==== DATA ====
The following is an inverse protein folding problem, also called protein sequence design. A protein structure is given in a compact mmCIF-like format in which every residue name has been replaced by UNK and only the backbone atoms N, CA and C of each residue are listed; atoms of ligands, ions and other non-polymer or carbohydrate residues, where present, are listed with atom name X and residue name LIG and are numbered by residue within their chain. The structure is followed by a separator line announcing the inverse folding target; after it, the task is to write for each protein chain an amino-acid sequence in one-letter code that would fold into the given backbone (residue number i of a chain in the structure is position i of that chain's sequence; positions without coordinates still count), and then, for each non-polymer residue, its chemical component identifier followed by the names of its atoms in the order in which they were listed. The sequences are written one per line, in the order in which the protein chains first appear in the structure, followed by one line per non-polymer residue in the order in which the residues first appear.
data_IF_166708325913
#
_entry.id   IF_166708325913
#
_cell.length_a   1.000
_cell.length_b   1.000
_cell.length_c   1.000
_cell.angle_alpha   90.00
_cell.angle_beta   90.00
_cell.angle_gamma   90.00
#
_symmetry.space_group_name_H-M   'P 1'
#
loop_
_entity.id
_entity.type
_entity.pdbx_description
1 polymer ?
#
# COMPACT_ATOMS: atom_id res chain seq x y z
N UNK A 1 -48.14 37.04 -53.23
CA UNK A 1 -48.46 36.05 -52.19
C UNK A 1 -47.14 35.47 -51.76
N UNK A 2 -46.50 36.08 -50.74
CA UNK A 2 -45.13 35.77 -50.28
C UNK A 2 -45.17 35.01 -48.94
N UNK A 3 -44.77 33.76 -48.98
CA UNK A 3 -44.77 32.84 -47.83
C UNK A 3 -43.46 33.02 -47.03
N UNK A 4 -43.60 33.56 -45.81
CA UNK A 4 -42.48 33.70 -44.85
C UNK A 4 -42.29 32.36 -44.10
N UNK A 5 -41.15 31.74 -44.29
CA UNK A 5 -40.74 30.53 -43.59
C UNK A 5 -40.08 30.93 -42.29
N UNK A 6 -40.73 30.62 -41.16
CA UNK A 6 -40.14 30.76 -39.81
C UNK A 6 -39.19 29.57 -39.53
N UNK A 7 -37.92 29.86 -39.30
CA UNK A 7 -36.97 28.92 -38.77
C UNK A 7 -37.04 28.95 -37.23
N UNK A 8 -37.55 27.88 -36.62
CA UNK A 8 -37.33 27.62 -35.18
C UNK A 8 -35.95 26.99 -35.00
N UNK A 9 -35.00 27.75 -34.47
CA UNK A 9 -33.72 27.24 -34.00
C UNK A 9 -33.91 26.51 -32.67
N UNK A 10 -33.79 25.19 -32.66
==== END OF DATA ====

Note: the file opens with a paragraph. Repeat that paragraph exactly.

The following is an inverse protein folding problem, also called protein sequence design. A protein structure is given in a compact mmCIF-like format in which every residue name has been replaced by UNK and only the backbone atoms N, CA and C of each residue are listed; atoms of ligands, ions and other non-polymer or carbohydrate residues, where present, are listed with atom name X and residue name LIG and are numbered by residue within their chain. The structure is followed by a separator line announcing the inverse folding target; after it, the task is to write for each protein chain an amino-acid sequence in one-letter code that would fold into the given backbone (residue number i of a chain in the structure is position i of that chain's sequence; positions without coordinates still count), and then, for each non-polymer residue, its chemical component identifier followed by the names of its atoms in the order in which they were listed. The sequences are written one per line, in the order in which the protein chains first appear in the structure, followed by one line per non-polymer residue in the order in which the residues first appear.